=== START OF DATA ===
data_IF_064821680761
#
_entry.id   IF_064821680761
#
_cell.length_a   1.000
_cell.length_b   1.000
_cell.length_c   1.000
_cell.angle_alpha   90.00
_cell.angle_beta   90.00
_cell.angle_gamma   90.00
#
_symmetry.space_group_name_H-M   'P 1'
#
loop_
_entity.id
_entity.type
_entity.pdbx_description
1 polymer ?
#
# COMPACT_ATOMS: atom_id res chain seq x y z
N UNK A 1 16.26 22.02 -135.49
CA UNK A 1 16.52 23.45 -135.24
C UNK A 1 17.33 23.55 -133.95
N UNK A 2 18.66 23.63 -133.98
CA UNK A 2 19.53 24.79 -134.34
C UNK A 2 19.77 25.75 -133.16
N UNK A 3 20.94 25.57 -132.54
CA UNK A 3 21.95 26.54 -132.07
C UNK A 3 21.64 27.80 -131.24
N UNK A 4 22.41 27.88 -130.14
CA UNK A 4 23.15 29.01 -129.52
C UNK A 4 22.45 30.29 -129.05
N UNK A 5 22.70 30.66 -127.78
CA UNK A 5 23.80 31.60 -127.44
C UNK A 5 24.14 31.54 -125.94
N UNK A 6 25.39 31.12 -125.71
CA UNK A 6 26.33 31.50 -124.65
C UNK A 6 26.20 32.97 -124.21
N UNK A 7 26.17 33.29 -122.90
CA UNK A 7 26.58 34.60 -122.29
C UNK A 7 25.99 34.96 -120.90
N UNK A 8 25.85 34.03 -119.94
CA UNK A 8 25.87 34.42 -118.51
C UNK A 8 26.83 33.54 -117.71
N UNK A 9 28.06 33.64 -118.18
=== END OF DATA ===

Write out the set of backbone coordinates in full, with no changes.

data_IF_064821680761
#
_entry.id   IF_064821680761
#
_cell.length_a   1.000
_cell.length_b   1.000
_cell.length_c   1.000
_cell.angle_alpha   90.00
_cell.angle_beta   90.00
_cell.angle_gamma   90.00
#
_symmetry.space_group_name_H-M   'P 1'
#
loop_
_entity.id
_entity.type
_entity.pdbx_description
1 polymer ?
#
# COMPACT_ATOMS: atom_id res chain seq x y z
N UNK A 1 16.26 22.02 -135.49
CA UNK A 1 16.52 23.45 -135.24
C UNK A 1 17.33 23.55 -133.95
N UNK A 2 18.66 23.63 -133.98
CA UNK A 2 19.53 24.79 -134.34
C UNK A 2 19.77 25.75 -133.16
N UNK A 3 20.94 25.57 -132.54
CA UNK A 3 21.95 26.54 -132.07
C UNK A 3 21.64 27.80 -131.24
N UNK A 4 22.41 27.88 -130.14
CA UNK A 4 23.15 29.01 -129.52
C UNK A 4 22.45 30.29 -129.05
N UNK A 5 22.70 30.66 -127.78
CA UNK A 5 23.80 31.60 -127.44
C UNK A 5 24.14 31.54 -125.94
N UNK A 6 25.39 31.12 -125.71
CA UNK A 6 26.33 31.50 -124.65
C UNK A 6 26.20 32.97 -124.21
N UNK A 7 26.17 33.29 -122.90
CA UNK A 7 26.58 34.60 -122.29
C UNK A 7 25.99 34.96 -120.90
N UNK A 8 25.85 34.03 -119.94
CA UNK A 8 25.87 34.42 -118.51
C UNK A 8 26.83 33.54 -117.71
N UNK A 9 28.06 33.64 -118.18